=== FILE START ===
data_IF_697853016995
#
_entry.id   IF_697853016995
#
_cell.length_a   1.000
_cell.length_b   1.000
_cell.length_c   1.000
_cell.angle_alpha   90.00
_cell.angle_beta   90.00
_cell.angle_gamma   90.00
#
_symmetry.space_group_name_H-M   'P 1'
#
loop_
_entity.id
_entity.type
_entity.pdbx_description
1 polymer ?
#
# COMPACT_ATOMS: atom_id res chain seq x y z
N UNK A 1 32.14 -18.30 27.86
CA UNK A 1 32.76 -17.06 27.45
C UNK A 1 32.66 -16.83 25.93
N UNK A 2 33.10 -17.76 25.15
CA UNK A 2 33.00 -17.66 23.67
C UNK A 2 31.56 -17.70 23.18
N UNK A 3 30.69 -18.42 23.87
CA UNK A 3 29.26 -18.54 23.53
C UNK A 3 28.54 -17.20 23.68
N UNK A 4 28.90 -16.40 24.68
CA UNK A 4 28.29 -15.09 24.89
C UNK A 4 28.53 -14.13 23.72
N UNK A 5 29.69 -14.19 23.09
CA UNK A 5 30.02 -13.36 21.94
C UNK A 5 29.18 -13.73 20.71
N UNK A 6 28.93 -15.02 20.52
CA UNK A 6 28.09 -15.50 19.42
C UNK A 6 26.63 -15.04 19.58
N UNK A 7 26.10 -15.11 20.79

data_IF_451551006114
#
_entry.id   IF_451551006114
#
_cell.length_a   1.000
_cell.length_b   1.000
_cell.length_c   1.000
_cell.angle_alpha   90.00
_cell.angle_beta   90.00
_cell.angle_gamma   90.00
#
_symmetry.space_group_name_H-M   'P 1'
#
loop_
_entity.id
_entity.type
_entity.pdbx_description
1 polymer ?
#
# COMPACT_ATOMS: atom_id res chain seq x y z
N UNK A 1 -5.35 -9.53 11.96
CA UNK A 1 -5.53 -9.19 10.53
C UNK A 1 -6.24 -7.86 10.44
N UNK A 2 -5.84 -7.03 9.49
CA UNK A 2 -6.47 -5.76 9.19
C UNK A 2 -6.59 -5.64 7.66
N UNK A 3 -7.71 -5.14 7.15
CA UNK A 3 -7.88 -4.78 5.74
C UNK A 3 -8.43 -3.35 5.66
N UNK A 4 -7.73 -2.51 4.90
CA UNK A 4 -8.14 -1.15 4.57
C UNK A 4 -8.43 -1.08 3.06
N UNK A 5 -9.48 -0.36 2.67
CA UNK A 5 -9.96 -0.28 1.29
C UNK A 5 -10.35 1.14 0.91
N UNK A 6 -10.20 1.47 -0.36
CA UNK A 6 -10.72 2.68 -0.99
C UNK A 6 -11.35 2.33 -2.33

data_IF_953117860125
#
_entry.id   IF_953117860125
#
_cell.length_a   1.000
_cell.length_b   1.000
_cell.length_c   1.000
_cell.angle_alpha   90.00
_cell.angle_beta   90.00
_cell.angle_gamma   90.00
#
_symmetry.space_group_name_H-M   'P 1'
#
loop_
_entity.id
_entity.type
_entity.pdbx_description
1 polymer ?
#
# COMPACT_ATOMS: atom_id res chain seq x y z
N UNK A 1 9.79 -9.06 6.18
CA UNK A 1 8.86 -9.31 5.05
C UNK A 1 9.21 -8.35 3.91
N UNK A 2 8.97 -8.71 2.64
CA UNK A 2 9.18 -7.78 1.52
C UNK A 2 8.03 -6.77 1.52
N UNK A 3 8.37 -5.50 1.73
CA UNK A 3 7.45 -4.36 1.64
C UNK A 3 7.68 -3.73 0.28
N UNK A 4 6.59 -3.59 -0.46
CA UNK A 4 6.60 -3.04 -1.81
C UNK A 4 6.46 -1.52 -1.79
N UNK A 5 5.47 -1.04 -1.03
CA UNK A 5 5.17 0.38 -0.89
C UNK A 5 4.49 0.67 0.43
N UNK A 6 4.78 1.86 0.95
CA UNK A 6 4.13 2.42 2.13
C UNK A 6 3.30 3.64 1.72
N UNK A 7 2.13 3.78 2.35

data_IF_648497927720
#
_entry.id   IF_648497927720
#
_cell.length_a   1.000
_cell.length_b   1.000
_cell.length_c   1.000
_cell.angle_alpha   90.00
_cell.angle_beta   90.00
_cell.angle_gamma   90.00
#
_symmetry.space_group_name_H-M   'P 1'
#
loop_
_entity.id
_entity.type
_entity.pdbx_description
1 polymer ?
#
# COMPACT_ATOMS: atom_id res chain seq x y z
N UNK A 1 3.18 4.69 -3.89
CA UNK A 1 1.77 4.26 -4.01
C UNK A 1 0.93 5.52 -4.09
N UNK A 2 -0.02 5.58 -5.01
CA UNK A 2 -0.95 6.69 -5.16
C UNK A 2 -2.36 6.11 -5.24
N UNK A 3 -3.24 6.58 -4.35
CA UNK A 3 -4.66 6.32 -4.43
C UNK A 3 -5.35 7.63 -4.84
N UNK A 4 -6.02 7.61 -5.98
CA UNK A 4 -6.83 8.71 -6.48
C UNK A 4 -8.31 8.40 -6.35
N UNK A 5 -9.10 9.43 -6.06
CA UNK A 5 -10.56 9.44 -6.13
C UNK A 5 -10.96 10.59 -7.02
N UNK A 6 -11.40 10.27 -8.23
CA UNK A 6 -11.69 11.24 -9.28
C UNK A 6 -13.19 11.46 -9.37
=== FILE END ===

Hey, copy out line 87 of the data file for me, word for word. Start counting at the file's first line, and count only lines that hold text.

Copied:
_cell.angle_gamma   90.00